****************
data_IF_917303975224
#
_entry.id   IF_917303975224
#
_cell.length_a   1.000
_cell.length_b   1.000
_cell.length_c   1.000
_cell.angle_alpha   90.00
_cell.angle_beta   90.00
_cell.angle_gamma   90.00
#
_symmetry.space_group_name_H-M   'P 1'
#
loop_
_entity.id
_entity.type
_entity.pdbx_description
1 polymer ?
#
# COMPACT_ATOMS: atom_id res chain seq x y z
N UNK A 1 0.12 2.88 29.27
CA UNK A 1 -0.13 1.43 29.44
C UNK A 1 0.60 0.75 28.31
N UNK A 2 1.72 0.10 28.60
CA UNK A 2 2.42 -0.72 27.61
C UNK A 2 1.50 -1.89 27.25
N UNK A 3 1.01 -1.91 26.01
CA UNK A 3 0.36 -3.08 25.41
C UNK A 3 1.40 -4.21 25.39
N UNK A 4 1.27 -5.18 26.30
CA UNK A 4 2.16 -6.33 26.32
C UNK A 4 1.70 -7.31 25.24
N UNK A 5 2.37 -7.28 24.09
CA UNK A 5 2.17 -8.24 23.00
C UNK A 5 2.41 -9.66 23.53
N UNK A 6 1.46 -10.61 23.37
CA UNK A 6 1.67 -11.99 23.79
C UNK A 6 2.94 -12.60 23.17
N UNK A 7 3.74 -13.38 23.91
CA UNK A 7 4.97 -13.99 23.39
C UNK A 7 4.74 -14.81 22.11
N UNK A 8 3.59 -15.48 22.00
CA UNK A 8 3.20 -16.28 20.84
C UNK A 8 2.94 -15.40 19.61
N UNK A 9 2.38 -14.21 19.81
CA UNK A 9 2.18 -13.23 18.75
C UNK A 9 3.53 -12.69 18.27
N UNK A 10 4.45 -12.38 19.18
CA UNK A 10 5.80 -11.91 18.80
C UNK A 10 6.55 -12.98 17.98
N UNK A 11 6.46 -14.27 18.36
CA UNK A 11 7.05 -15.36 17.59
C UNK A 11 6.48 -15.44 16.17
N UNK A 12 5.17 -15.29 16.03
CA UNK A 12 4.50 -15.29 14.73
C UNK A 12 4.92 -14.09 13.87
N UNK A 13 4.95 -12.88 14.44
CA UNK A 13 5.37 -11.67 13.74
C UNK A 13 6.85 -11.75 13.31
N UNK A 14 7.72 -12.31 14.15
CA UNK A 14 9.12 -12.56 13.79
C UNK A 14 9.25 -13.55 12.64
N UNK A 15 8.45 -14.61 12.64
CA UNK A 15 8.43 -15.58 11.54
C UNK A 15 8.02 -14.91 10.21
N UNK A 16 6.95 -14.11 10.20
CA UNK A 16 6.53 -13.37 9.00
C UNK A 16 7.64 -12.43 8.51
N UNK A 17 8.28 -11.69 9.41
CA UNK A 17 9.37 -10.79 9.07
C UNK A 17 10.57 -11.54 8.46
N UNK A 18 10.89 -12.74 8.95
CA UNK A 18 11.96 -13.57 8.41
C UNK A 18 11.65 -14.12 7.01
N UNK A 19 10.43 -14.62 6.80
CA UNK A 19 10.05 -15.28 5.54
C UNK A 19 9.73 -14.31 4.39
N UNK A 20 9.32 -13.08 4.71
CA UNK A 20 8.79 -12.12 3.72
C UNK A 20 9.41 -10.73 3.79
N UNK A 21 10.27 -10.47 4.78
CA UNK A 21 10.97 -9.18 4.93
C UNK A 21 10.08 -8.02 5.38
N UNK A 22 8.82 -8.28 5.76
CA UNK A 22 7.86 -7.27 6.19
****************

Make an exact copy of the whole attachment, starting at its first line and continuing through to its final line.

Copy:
data_IF_917303975224
#
_entry.id   IF_917303975224
#
_cell.length_a   1.000
_cell.length_b   1.000
_cell.length_c   1.000
_cell.angle_alpha   90.00
_cell.angle_beta   90.00
_cell.angle_gamma   90.00
#
_symmetry.space_group_name_H-M   'P 1'
#
loop_
_entity.id
_entity.type
_entity.pdbx_description
1 polymer ?
#
# COMPACT_ATOMS: atom_id res chain seq x y z
N UNK A 1 0.12 2.88 29.27
CA UNK A 1 -0.13 1.43 29.44
C UNK A 1 0.60 0.75 28.31
N UNK A 2 1.72 0.10 28.60
CA UNK A 2 2.42 -0.72 27.61
C UNK A 2 1.50 -1.89 27.25
N UNK A 3 1.01 -1.91 26.01
CA UNK A 3 0.36 -3.08 25.41
C UNK A 3 1.40 -4.21 25.39
N UNK A 4 1.27 -5.18 26.30
CA UNK A 4 2.16 -6.33 26.32
C UNK A 4 1.70 -7.31 25.24
N UNK A 5 2.37 -7.28 24.09
CA UNK A 5 2.17 -8.24 23.00
C UNK A 5 2.41 -9.66 23.53
N UNK A 6 1.46 -10.61 23.37
CA UNK A 6 1.67 -11.99 23.79
C UNK A 6 2.94 -12.60 23.17
N UNK A 7 3.74 -13.38 23.91
CA UNK A 7 4.97 -13.99 23.39
C UNK A 7 4.74 -14.81 22.11
N UNK A 8 3.59 -15.48 22.00
CA UNK A 8 3.20 -16.28 20.84
C UNK A 8 2.94 -15.40 19.61
N UNK A 9 2.38 -14.21 19.81
CA UNK A 9 2.18 -13.23 18.75
C UNK A 9 3.53 -12.69 18.27
N UNK A 10 4.45 -12.38 19.18
CA UNK A 10 5.80 -11.91 18.80
C UNK A 10 6.55 -12.98 17.98
N UNK A 11 6.46 -14.27 18.36
CA UNK A 11 7.05 -15.36 17.59
C UNK A 11 6.48 -15.44 16.17
N UNK A 12 5.17 -15.29 16.03
CA UNK A 12 4.50 -15.29 14.73
C UNK A 12 4.92 -14.09 13.87
N UNK A 13 4.95 -12.88 14.44
CA UNK A 13 5.37 -11.67 13.74
C UNK A 13 6.85 -11.75 13.31
N UNK A 14 7.72 -12.31 14.15
CA UNK A 14 9.12 -12.56 13.79
C UNK A 14 9.25 -13.55 12.64
N UNK A 15 8.45 -14.61 12.64
CA UNK A 15 8.43 -15.58 11.54
C UNK A 15 8.02 -14.91 10.21
N UNK A 16 6.95 -14.11 10.20
CA UNK A 16 6.53 -13.37 9.00
C UNK A 16 7.64 -12.43 8.51
N UNK A 17 8.28 -11.69 9.41
CA UNK A 17 9.37 -10.79 9.07
C UNK A 17 10.57 -11.54 8.46
N UNK A 18 10.89 -12.74 8.95
CA UNK A 18 11.96 -13.57 8.41
C UNK A 18 11.65 -14.12 7.01
N UNK A 19 10.43 -14.62 6.80
CA UNK A 19 10.05 -15.28 5.54
C UNK A 19 9.73 -14.31 4.39
N UNK A 20 9.32 -13.08 4.71
CA UNK A 20 8.79 -12.12 3.72
C UNK A 20 9.41 -10.73 3.79
N UNK A 21 10.27 -10.47 4.78
CA UNK A 21 10.97 -9.18 4.93
C UNK A 21 10.08 -8.02 5.38
N UNK A 22 8.82 -8.28 5.76
CA UNK A 22 7.86 -7.27 6.19